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Thompson v. Colvin

United States District Court, W.D. Arkansas, Fort Smith Division

August 16, 2016

RICK THOMPSON PLAINTIFF
v.
CAROLYN W. COLVIN, Acting Commissioner of the Social Security Administration DEFENDANT

          MEMORANDUM OPINION

          HONORABLE ERIN L. SETSER UNITED STATES MAGISTRATE JUDGE

         Plaintiff, Rick Thompson, brings this action pursuant to 42 U.S.C. § 405(g), seeking judicial review of a decision of the Commissioner of the Social Security Administration (Commissioner) denying his claims for a period of disability and disability insurance benefits (DIB) and supplemental security income (SSI) under the provisions of Titles II and XVI of the Social Security Act (Act). In this judicial review, the Court must determine whether there is substantial evidence in the administrative record to support the Commissioner’s decision. See 42 U.S.C. § 405(g).

         I. Procedural Background:

         Plaintiff originally brought his claims for DIB and SSI on May 18, 2010, alleging an inability to work since February 27, 2008, due to hand and arm numbness, nerve damage, severe neck pain, and overall pain. (Doc. 14, pgs.137-143, 156, 178). After a hearing on the matter, on August 1, 2011, the ALJ entered his decision denying Plaintiff’s request for benefits. (Doc. 14, pgs. 16-30). On November 2, 2013, the undersigned entered a Report and Recommendation, reversing the ALJ’s decision. (Doc. 14, p. 386). On December 12, 2013, United States District Judge P. K. Holmes, III, adopted the Report and Recommendation, instructing the ALJ to more fully and fairly develop the record regarding Plaintiff’s alleged carpal tunnel syndrome. (Doc. 14, pgs. 385-391). On July 10, 2014, the Appeals Council remanded the matter to the ALJ, pursuant to the Court’s order. (Doc. 14, pgs. 392-394). In addition, Plaintiff filed a subsequent claim for Title II benefits on April 10, 2013, which the ALJ consolidated with the present claims for adjudication. (Doc. 14, p. 289). An administrative hearing was held on January 28, 2015, at which Plaintiff appeared with counsel and testified. (Doc. 14, pgs. 331-361).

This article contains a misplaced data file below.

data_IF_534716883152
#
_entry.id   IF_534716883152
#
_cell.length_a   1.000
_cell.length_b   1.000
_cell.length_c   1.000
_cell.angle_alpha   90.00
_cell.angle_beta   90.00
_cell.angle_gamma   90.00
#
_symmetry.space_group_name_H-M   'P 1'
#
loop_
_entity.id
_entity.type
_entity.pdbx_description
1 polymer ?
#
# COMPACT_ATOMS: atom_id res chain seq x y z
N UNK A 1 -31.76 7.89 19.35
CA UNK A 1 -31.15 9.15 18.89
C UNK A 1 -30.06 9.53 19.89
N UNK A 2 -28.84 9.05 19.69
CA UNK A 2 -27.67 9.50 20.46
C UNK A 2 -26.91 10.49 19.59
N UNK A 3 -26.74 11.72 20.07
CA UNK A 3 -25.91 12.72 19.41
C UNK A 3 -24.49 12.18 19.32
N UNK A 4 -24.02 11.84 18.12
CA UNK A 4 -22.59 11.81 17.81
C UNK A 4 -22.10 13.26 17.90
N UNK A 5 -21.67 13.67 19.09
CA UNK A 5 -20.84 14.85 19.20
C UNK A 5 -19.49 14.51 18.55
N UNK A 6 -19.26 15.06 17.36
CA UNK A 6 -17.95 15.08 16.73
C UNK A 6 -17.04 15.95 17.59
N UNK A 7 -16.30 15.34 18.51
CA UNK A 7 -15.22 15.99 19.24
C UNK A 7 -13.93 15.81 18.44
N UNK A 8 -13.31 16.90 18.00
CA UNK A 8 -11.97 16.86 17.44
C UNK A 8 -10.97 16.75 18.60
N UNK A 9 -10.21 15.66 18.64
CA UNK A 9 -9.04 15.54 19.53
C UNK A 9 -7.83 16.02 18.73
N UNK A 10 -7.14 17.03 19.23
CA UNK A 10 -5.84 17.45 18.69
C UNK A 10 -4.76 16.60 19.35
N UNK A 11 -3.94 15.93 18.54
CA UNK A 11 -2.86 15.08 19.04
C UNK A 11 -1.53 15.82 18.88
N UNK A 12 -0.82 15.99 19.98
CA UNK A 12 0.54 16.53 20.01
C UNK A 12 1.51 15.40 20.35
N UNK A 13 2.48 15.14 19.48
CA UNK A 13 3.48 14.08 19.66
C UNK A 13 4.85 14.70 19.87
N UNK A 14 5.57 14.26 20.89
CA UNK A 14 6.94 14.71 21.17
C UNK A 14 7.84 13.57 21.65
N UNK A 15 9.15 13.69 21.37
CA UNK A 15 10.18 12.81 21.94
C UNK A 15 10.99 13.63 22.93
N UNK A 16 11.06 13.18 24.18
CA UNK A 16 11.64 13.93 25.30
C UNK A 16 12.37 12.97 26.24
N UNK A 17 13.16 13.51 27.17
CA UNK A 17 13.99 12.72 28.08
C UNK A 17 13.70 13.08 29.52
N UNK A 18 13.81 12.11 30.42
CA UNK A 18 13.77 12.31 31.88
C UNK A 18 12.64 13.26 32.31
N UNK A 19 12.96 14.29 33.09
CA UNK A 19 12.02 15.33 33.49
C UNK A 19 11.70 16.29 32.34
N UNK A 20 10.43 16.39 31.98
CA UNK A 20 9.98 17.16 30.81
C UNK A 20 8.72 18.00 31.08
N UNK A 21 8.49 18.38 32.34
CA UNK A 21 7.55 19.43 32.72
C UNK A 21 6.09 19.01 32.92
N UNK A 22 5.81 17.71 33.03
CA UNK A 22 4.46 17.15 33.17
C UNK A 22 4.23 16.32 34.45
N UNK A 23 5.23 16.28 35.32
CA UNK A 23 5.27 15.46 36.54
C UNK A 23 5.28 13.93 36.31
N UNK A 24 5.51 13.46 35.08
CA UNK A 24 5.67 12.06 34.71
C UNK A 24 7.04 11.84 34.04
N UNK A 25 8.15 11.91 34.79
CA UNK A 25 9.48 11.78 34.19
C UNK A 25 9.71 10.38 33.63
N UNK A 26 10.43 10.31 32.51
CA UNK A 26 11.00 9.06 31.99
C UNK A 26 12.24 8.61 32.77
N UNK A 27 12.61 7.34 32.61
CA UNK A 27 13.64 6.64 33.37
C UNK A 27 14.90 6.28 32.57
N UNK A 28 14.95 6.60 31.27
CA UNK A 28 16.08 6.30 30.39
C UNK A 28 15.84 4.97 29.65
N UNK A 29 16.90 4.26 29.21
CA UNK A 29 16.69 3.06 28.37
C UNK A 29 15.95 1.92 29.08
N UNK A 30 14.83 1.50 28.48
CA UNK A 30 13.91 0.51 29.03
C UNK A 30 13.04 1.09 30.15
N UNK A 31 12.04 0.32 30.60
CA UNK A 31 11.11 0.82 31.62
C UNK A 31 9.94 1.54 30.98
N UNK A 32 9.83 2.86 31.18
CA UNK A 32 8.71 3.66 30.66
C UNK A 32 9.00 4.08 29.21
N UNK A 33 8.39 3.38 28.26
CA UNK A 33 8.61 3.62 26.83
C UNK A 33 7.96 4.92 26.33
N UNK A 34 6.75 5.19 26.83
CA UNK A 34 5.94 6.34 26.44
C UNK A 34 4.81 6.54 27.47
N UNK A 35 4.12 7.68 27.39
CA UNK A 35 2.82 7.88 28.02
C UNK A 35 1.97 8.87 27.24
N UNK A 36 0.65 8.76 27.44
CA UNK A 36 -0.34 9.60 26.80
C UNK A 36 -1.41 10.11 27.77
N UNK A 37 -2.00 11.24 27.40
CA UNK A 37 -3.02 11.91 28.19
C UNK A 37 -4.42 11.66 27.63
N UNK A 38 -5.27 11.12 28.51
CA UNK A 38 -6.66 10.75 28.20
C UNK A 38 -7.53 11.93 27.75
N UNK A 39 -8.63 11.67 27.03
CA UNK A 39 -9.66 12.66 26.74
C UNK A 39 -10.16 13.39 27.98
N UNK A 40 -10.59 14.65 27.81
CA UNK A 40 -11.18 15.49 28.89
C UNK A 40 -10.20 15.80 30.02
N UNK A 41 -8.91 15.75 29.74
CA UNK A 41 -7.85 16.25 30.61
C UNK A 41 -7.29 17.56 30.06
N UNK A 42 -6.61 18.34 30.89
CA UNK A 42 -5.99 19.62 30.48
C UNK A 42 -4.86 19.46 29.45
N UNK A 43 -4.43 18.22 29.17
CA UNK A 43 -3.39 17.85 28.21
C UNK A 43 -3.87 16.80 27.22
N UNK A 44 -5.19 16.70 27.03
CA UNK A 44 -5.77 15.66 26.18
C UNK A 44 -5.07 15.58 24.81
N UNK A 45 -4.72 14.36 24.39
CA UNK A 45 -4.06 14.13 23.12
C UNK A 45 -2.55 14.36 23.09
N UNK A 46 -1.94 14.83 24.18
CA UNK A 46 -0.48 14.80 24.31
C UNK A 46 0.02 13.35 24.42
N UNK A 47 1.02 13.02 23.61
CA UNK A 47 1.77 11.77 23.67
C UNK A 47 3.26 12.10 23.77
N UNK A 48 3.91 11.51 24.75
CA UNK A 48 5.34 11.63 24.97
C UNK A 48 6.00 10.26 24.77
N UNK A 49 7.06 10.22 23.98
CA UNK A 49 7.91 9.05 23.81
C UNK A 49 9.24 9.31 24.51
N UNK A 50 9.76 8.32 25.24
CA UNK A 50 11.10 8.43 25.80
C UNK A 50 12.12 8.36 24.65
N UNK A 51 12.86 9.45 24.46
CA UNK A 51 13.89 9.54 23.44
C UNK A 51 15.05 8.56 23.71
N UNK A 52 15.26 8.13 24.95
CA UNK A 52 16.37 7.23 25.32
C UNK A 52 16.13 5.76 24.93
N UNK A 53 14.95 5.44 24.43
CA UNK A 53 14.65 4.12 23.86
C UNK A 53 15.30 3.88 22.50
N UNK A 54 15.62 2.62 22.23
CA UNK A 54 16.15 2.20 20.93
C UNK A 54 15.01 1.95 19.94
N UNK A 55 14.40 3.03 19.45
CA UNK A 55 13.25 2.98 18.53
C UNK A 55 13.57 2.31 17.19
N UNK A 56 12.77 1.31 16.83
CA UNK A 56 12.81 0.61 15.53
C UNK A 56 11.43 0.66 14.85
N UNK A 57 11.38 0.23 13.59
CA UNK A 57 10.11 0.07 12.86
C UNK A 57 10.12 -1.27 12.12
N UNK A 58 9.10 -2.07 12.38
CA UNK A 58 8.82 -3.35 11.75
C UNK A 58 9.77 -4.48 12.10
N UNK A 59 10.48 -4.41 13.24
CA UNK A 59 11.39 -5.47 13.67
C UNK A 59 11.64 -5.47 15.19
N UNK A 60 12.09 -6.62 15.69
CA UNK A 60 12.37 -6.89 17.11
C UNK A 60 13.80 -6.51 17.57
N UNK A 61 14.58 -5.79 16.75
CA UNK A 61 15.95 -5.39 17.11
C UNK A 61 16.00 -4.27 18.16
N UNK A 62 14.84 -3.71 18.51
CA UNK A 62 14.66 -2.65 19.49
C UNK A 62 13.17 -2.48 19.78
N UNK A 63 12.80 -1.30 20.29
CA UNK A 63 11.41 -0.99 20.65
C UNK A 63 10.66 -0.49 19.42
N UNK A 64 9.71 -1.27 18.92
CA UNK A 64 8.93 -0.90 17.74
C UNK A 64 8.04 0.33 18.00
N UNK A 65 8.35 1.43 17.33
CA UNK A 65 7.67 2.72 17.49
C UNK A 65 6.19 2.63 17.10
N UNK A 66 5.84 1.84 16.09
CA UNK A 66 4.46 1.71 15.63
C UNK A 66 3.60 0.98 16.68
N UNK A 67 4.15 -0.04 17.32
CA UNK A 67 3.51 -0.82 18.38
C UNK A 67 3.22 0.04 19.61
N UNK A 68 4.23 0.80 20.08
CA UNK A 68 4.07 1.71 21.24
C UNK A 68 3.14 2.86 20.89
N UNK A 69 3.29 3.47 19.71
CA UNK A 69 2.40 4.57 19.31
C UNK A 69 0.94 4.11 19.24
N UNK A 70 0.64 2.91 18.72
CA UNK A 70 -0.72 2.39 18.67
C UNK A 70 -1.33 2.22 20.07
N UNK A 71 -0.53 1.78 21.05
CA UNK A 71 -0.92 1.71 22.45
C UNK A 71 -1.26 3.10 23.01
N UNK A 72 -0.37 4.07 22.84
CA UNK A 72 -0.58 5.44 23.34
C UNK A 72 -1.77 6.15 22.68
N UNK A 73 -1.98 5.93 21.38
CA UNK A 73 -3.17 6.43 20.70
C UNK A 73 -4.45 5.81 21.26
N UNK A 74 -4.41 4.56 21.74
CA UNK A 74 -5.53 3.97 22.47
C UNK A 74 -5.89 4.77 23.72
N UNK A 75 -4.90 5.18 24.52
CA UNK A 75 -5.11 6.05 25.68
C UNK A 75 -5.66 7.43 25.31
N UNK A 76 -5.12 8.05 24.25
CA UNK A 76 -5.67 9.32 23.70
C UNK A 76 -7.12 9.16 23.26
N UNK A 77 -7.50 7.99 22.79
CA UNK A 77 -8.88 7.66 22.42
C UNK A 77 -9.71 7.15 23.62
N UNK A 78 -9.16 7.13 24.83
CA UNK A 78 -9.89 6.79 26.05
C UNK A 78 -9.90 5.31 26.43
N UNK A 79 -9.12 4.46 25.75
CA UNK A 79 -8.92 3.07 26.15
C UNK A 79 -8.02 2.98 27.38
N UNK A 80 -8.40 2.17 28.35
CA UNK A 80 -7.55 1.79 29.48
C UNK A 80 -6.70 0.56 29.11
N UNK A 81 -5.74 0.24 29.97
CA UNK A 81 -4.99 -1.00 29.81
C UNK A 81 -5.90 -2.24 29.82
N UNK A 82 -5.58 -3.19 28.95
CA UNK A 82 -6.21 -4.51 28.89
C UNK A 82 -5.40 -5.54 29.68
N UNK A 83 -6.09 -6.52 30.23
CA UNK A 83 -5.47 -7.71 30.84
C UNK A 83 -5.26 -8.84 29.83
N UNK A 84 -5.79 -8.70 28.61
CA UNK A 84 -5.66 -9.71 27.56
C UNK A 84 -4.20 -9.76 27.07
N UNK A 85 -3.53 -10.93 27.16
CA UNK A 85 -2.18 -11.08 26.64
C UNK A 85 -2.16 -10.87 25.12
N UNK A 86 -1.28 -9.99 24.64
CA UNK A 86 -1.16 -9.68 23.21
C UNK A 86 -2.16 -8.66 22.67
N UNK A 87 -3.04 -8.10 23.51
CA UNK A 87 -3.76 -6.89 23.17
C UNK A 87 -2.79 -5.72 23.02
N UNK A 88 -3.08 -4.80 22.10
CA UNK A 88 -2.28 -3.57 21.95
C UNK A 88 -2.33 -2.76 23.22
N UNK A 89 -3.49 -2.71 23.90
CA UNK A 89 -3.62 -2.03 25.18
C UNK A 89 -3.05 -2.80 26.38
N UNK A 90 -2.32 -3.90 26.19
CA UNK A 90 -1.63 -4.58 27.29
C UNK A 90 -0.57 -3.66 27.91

By written decision dated June 18, 2015, the ALJ found that for purposes of the DIB claim, Plaintiff met the insured status requirements of the Act through December 31, 2013. (Doc. 14, p. 291). The ALJ also found that since the alleged onset date of disability, February 28, 2008, Plaintiff had the following severe impairment - carpal tunnel syndrome. (Doc. 14, p. 291). However, after reviewing all of the evidence presented, the ALJ determined that Plaintiff’s impairments did not meet or equal the level of severity of any impairment listed in the Listing of Impairments found in Appendix I, Subpart P, Regulation No. 4. (Doc. 14, p. 292). The ALJ found as follows:

Prior to January 7, 2014, the date the claimant became disabled, the claimant had the RFC to perform light work as defined in 20 CFR 404.1567(b) and 416.967(b) except he can perform frequent (rather than constant) rapid and repetitive flexion and extension of his bilateral wrists.
Beginning on January 7, 2014, the claimant has the RFC to perform sedentary work as defined in 20 CFR 404.1567(a) and 416.967(a) except the claimant can perform less than occasional reaching, handling and fingering.

(Doc. 14, pgs. 292-294). With the help of the vocational expert (VE), the ALJ determined as follows: